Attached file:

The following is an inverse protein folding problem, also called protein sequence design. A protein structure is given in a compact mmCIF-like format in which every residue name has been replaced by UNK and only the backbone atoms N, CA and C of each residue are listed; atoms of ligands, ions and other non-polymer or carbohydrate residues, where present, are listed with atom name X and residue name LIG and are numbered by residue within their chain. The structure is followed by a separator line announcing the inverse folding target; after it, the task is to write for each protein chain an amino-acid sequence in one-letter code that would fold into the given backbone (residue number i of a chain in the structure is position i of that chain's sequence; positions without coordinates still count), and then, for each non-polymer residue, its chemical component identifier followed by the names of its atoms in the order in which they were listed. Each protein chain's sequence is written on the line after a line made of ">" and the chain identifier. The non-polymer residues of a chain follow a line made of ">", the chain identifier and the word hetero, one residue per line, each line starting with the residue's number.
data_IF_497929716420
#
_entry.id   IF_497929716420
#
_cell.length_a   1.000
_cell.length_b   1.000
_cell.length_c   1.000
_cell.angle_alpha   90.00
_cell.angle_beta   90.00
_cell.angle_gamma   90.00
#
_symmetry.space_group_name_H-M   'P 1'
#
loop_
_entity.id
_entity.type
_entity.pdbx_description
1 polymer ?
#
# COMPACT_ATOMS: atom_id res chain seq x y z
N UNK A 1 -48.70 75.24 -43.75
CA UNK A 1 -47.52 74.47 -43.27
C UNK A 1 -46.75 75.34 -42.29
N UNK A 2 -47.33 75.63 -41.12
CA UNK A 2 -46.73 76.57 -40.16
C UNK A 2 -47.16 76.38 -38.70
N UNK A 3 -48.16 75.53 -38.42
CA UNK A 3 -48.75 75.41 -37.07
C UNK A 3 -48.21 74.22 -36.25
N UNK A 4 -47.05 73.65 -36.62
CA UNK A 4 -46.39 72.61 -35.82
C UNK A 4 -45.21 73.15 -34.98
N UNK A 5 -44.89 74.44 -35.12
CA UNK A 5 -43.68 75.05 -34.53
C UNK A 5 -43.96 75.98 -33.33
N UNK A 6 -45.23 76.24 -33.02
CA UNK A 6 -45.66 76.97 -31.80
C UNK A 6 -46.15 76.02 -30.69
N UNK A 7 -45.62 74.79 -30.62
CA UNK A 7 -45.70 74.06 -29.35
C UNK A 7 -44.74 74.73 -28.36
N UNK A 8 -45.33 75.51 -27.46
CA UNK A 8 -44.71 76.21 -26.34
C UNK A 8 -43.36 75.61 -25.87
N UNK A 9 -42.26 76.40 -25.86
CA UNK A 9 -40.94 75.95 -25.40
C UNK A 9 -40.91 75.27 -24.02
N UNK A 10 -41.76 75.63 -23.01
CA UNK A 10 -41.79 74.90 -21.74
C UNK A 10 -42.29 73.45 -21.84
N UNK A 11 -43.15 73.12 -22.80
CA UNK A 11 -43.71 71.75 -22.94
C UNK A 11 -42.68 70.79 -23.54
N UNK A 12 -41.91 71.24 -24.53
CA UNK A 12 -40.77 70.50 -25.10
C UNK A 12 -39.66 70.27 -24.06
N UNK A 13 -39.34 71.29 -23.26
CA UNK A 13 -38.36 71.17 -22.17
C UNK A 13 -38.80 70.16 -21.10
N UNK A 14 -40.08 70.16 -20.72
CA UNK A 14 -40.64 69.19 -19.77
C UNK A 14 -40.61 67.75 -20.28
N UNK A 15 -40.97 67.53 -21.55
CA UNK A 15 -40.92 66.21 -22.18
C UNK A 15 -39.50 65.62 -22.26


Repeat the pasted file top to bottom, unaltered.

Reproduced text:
The following is an inverse protein folding problem, also called protein sequence design. A protein structure is given in a compact mmCIF-like format in which every residue name has been replaced by UNK and only the backbone atoms N, CA and C of each residue are listed; atoms of ligands, ions and other non-polymer or carbohydrate residues, where present, are listed with atom name X and residue name LIG and are numbered by residue within their chain. The structure is followed by a separator line announcing the inverse folding target; after it, the task is to write for each protein chain an amino-acid sequence in one-letter code that would fold into the given backbone (residue number i of a chain in the structure is position i of that chain's sequence; positions without coordinates still count), and then, for each non-polymer residue, its chemical component identifier followed by the names of its atoms in the order in which they were listed. Each protein chain's sequence is written on the line after a line made of ">" and the chain identifier. The non-polymer residues of a chain follow a line made of ">", the chain identifier and the word hetero, one residue per line, each line starting with the residue's number.
data_IF_497929716420
#
_entry.id   IF_497929716420
#
_cell.length_a   1.000
_cell.length_b   1.000
_cell.length_c   1.000
_cell.angle_alpha   90.00
_cell.angle_beta   90.00
_cell.angle_gamma   90.00
#
_symmetry.space_group_name_H-M   'P 1'
#
loop_
_entity.id
_entity.type
_entity.pdbx_description
1 polymer ?
#
# COMPACT_ATOMS: atom_id res chain seq x y z
N UNK A 1 -48.70 75.24 -43.75
CA UNK A 1 -47.52 74.47 -43.27
C UNK A 1 -46.75 75.34 -42.29
N UNK A 2 -47.33 75.63 -41.12
CA UNK A 2 -46.73 76.57 -40.16
C UNK A 2 -47.16 76.38 -38.70
N UNK A 3 -48.16 75.53 -38.42
CA UNK A 3 -48.75 75.41 -37.07
C UNK A 3 -48.21 74.22 -36.25
N UNK A 4 -47.05 73.65 -36.62
CA UNK A 4 -46.39 72.61 -35.82
C UNK A 4 -45.21 73.15 -34.98
N UNK A 5 -44.89 74.44 -35.12
CA UNK A 5 -43.68 75.05 -34.53
C UNK A 5 -43.96 75.98 -33.33
N UNK A 6 -45.23 76.24 -33.02
CA UNK A 6 -45.66 76.97 -31.80
C UNK A 6 -46.15 76.02 -30.69
N UNK A 7 -45.62 74.79 -30.62
CA UNK A 7 -45.70 74.06 -29.35
C UNK A 7 -44.74 74.73 -28.36
N UNK A 8 -45.33 75.51 -27.46
CA UNK A 8 -44.71 76.21 -26.34
C UNK A 8 -43.36 75.61 -25.87
N UNK A 9 -42.26 76.40 -25.86
CA UNK A 9 -40.94 75.95 -25.40
C UNK A 9 -40.91 75.27 -24.02
N UNK A 10 -41.76 75.63 -23.01
CA UNK A 10 -41.79 74.90 -21.74
C UNK A 10 -42.29 73.45 -21.84
N UNK A 11 -43.15 73.12 -22.80
CA UNK A 11 -43.71 71.75 -22.94
C UNK A 11 -42.68 70.79 -23.54
N UNK A 12 -41.91 71.24 -24.53
CA UNK A 12 -40.77 70.50 -25.10
C UNK A 12 -39.66 70.27 -24.06
N UNK A 13 -39.34 71.29 -23.26
CA UNK A 13 -38.36 71.17 -22.17
C UNK A 13 -38.80 70.16 -21.10
N UNK A 14 -40.08 70.16 -20.72
CA UNK A 14 -40.64 69.19 -19.77
C UNK A 14 -40.61 67.75 -20.28
N UNK A 15 -40.97 67.53 -21.55
CA UNK A 15 -40.92 66.21 -22.18
C UNK A 15 -39.50 65.62 -22.26